Scenic Dayak village at the end of a beautiful and lively jungle river, somewhat marred by rubbish.
The Sungai Ohong – Ohong River – is a tributary of the Mahakam River, which empties in the Danau Jempang. It is also one of the most spectacular sceneries of our Mahakam River trip.
A short ride from Tanjung Issuy is Muara Ohong, a village from where we leave the lake, and enter a fairly narrow channel that turns out to be the Ohong River. Initially, the banks are covered with low trees and reeds, the water with weeds through which our ces finds its way. Soon, however, the trees grow taller, the river narrower, and we are cruising through what feels like a tunnel, the trees overhead occasionally closing in.
Kingfishers, brilliantly coloured blue and yellow, zap across the water, disturbed by our presence. Another beautiful bird, blue and white with a red chest and a light blue beak, is rarer, and more elusive. In between, red proboscis monkeys and the good old black macaques move through the trees – easily identified when whole branches violently move from an overkill of monkeys landing on top of them. High above a hornbill, and several other large birds which we don’t recognize, fly along the top of the forest, out of reach of our cameras. This is also the Indiana Jones-feeling. Fabulous.
Except that in every bend, and at every whirlpool, rubbish has collected, plastic bottles, paper boxes, bags, anything really. At some of the villages we pass, the water under the bridges is clogged with rubbish, mixed with forest debris. Everybody just dumps whatever they don’t need anymore in the water; the water will take care of it. Which it doesn’t of course, but that doesn’t seem to bother the people. They seem to be quite at ease with living in between their own waste. Never mind that they wash their clothes, and themselves, in the same water that contains the rubbish, as well as their excrements, of course; one of the advantages of a house on stilts is that the sewerage is taken care of.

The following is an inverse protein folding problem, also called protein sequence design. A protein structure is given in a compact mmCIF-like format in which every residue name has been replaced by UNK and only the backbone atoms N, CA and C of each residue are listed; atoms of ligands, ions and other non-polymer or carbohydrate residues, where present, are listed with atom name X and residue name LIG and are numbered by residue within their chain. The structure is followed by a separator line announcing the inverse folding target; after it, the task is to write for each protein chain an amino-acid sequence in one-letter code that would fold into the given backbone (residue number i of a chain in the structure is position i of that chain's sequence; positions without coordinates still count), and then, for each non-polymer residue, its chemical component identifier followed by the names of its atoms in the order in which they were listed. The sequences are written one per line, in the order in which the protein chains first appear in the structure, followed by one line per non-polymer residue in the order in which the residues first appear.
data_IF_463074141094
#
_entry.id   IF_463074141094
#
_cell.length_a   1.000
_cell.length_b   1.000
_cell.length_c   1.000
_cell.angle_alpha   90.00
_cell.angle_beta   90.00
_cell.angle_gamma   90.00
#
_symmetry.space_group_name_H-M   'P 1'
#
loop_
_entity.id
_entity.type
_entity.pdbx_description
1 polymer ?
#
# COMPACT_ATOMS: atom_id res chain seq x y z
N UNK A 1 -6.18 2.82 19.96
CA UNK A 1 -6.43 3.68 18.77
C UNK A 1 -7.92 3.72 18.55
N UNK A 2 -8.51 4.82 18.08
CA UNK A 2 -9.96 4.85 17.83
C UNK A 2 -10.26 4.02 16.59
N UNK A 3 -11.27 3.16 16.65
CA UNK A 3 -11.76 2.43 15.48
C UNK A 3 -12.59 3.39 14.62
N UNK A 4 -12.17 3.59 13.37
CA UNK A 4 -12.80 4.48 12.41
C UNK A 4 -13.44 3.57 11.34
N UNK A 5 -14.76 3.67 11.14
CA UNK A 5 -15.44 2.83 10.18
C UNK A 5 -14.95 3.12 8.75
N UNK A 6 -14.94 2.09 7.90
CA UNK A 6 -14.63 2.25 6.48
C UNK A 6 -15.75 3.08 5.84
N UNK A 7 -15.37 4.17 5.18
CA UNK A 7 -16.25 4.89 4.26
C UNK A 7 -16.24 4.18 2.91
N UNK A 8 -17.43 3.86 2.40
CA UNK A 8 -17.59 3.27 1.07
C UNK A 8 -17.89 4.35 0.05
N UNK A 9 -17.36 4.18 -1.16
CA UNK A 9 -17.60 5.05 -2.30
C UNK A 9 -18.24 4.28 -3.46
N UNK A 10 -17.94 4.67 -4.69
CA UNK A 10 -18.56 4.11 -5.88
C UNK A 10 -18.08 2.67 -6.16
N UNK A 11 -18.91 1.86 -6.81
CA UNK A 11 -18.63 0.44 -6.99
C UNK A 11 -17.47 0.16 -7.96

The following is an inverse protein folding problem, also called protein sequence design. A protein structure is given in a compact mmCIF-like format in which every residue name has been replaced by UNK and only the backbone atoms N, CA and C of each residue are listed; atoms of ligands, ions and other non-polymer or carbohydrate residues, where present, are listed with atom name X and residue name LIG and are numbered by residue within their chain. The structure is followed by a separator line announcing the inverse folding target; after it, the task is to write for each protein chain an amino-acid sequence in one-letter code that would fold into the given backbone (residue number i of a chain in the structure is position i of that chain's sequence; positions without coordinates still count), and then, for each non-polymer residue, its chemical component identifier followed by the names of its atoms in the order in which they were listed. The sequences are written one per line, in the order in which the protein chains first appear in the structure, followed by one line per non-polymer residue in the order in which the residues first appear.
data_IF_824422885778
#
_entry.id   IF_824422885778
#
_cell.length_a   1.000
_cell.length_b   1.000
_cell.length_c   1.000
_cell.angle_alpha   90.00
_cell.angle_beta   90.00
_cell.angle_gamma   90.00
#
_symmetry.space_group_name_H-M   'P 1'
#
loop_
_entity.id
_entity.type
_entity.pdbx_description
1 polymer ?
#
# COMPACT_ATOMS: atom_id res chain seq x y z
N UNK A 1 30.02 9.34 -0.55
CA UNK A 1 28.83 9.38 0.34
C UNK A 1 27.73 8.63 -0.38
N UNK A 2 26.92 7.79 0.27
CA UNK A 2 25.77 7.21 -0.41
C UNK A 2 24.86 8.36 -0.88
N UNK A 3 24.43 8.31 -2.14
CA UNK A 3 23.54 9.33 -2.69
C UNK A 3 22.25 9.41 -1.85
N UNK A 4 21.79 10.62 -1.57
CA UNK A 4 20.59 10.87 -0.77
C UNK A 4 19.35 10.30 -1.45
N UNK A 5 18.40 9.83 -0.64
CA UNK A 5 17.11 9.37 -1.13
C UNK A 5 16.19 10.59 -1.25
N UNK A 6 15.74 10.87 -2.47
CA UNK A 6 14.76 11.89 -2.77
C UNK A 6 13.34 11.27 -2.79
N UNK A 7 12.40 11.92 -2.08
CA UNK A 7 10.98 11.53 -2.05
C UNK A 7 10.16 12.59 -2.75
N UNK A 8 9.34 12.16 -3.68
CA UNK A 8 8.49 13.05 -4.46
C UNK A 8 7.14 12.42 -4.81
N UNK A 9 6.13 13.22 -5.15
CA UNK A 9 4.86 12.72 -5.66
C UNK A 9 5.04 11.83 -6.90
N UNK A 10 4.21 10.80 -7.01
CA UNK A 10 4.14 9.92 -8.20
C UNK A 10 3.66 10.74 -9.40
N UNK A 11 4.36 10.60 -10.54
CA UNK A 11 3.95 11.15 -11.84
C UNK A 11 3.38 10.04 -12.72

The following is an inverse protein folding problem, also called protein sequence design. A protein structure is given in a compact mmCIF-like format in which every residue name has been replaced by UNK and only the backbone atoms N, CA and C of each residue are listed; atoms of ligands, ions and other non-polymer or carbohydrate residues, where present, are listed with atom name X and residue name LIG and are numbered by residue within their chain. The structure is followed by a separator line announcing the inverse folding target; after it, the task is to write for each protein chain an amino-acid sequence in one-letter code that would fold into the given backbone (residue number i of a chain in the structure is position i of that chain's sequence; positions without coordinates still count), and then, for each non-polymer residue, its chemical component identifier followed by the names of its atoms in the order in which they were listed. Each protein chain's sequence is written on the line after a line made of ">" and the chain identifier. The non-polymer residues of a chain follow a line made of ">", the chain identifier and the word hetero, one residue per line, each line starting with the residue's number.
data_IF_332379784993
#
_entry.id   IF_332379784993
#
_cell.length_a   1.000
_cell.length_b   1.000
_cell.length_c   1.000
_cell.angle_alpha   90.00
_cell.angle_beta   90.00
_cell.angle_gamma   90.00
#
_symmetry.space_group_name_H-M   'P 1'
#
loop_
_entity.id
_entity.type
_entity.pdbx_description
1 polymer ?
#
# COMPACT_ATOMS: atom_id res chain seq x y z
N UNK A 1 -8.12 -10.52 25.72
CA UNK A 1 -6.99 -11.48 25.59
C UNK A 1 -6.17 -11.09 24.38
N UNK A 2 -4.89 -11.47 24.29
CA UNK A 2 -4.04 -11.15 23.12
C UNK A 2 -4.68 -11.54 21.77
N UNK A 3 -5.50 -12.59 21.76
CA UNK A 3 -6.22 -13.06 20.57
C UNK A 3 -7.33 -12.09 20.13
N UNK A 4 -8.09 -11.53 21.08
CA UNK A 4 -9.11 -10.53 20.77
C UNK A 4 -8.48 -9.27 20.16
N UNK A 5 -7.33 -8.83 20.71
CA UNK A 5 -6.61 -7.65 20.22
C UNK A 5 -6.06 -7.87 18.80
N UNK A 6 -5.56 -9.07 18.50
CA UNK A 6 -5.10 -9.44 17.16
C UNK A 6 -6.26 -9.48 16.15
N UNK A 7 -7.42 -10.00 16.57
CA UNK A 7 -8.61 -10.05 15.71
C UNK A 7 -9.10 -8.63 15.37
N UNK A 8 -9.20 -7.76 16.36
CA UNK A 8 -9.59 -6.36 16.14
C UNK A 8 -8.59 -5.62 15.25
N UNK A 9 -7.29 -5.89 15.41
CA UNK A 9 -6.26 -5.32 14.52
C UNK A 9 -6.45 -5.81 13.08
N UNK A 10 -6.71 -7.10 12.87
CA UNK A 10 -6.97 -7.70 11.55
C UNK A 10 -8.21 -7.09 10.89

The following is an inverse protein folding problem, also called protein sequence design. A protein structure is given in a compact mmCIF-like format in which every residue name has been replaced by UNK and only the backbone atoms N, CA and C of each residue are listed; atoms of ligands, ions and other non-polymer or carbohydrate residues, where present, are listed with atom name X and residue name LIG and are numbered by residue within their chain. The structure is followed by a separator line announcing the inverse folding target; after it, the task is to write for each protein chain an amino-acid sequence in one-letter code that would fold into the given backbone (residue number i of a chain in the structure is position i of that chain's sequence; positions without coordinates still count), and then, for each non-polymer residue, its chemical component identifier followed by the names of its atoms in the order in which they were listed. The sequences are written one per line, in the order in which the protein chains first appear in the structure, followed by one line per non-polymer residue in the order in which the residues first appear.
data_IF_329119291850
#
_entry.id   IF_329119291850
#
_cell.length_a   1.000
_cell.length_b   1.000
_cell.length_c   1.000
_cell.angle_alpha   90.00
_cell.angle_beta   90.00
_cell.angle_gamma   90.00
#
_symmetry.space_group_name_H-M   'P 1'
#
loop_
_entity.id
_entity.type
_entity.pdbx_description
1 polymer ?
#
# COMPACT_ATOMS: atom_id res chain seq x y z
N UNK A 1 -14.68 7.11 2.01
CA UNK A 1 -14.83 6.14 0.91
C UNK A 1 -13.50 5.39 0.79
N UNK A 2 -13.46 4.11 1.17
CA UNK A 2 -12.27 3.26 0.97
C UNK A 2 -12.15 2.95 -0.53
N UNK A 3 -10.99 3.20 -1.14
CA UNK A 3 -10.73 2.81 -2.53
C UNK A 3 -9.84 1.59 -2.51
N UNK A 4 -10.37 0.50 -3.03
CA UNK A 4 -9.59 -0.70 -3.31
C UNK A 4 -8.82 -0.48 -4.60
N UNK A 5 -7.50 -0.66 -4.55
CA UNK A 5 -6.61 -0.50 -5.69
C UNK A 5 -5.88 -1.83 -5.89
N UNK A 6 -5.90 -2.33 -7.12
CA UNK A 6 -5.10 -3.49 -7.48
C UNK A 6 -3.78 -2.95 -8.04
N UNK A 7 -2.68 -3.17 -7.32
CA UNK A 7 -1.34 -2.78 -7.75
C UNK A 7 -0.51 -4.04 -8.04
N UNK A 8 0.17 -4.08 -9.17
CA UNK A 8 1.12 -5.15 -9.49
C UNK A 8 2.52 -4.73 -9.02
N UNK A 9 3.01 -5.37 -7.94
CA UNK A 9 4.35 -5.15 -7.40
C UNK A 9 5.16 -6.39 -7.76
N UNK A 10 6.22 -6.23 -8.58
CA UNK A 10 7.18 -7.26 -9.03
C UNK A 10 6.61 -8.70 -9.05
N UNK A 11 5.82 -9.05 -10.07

Mancong, the village we were heading for, is a case in point. Lovely village, all wooden houses on poles, connected with board walks above the water– it has been raining a lot, and the water is very high. And rubbish floating everywhere, to which I see a woman happily adding another pile. Which does distract, but only a little, from the magnificent two-story longhouse of Mancong, complete with patongs – tall wooden sculptures of people or spirits. We climb inside, but there is nobody, the place seems deserted; here and there the roof is caving in. Off the main hall, which stretches the full length of the longhouse, there are rooms, with stairs to the upper level. Unfortunately, the stairs are blocked: perhaps for the better, I wouldn’t want to come crashing down from the second floor.
After an hour, or so, we leave Mancong again. Despite the rubbish, the way back, back through the jungle the same way we came, is just as nice, with more birds and more monkeys. Absolutely brilliant. I am not sure the houseboats would have managed this.
next: back to the main river at Muara Pahu